It’s not easy to make a profit exclusively through wholesaling properties, but it is possible. This niche is easiest to occupy when it is part of a diverse strategy, but it can also be a powerful area to focus your efforts with the right capital on hand. The key is understanding how to optimize each of the three wholesale deal types and when to use traditional methods and licensed brokers. Of course, you could always become a realtor or broker to simplify those choices and cut expenses.
Making the Most of Contract Assignment
Legally assigning a contract in California means you make a deal with the seller to contract the sale at a specific cost, then you find a buyer to accept assignment of the contract at the seller’s cost plus your fees. Buyers must get full disclosure of your fees under this structure. This form of wholesaling is most accessible when you know many investors working in the state who have the capital to buy properties that consistently fit their established criteria. If you have those contacts, you can make your money while feeding them the acquisitions they need with no capital risk of your own.
Profiting From Buy and Sell Agreements
This is probably the most straightforward method for wholesaling from a legal perspective and the easiest to make profitable, but it requires keen judgment and a lot of working capital. You buy the property from one party and sell it to another, holding it for a set period of time. As the property owner, you’re simply buying at one price and selling at another like you would with a flip. The difference is that you make no improvements; you line up the eventual buyer upfront and then essentially close to hold the property for them. They have the window in the buy and sell agreement to line up their funding and get ready for the second closing, and you have a property to sell if they default. This method works well if you have contacts who are enthusiastic about buying certain types of property but aren’t always liquid enough immediately.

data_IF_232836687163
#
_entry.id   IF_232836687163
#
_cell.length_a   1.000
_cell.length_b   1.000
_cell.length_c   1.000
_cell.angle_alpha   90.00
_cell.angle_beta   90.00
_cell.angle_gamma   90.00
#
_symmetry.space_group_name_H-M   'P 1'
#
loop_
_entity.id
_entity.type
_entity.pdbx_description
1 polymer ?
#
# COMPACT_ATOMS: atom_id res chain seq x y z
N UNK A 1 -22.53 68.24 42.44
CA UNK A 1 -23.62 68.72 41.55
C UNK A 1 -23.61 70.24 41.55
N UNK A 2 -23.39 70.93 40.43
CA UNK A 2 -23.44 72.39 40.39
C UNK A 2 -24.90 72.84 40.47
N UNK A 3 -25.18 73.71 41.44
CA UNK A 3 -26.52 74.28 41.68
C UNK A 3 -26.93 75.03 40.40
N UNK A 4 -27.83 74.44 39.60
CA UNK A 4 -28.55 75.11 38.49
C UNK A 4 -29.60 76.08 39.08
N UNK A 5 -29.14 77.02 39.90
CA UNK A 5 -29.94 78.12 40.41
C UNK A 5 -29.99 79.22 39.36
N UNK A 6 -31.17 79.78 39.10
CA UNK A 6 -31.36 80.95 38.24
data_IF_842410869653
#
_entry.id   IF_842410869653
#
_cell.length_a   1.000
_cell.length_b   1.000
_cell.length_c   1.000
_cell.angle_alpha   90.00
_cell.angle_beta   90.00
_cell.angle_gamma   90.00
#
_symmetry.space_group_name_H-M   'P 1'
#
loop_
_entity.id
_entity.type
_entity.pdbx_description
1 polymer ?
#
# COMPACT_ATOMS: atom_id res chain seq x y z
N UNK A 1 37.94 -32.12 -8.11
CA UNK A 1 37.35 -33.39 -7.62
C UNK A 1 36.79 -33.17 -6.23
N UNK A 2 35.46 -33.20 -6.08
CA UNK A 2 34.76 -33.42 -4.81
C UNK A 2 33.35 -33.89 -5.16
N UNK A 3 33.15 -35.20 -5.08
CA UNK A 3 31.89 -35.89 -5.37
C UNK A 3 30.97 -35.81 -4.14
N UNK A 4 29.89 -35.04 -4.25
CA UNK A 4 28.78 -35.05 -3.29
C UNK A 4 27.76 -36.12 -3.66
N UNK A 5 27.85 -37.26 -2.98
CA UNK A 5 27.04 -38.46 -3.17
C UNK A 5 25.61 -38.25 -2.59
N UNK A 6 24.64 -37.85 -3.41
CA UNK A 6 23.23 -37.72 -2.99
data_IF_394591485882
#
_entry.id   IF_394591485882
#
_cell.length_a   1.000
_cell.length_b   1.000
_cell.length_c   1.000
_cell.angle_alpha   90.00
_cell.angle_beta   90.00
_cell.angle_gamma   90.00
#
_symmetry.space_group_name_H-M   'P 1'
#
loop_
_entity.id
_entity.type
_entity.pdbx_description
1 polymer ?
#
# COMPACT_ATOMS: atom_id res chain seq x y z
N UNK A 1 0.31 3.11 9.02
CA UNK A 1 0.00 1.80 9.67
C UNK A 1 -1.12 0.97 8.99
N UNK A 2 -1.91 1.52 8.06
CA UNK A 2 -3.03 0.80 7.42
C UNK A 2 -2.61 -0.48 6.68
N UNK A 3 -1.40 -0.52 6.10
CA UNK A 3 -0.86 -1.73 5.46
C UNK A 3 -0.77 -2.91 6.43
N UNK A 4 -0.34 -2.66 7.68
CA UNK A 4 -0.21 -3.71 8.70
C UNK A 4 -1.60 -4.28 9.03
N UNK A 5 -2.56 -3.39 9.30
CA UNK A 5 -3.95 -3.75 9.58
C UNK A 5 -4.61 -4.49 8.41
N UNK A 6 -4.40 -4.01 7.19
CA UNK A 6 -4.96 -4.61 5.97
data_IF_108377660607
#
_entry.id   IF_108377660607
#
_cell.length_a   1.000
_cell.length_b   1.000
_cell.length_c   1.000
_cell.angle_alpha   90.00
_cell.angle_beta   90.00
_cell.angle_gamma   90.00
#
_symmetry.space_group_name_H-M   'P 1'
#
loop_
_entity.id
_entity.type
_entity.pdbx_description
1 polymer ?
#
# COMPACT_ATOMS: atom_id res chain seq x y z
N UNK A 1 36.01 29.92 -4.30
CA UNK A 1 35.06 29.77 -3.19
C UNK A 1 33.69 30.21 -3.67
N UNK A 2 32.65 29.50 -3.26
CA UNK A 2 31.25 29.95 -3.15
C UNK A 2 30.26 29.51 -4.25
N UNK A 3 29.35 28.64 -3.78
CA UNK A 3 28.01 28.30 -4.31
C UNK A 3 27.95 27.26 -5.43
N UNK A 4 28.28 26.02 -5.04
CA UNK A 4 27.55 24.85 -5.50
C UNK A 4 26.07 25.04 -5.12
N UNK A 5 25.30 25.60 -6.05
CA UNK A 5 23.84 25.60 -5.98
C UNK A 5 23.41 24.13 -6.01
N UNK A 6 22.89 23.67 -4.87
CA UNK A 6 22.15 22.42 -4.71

Lining Up Your Double Closing Income
The double closing is what it sounds like. You have a meeting with three parties instead of two. First, you close a purchase from the seller, providing the capital they need to get out of the property from a fast closing. Then in the same meeting, you close to sell the property to your buyer. In California, this process takes two days because of state laws about title transfers. With the right escrow arrangement, it is even possible to use the funds from your finalized sale of the property to cover the payment to the seller. However, that maneuver is complex enough you should consult an attorney to make sure it is executed correctly. This type of wholesaling works well when you have a lot of interested contacts looking to buy in an area where you’ve identified motivated sellers so you can funnel the deals through. Improving your lead generation methods with the right tools will go a long way toward helping you find those pockets of sellers, so get invested in learning how to make the most of them today.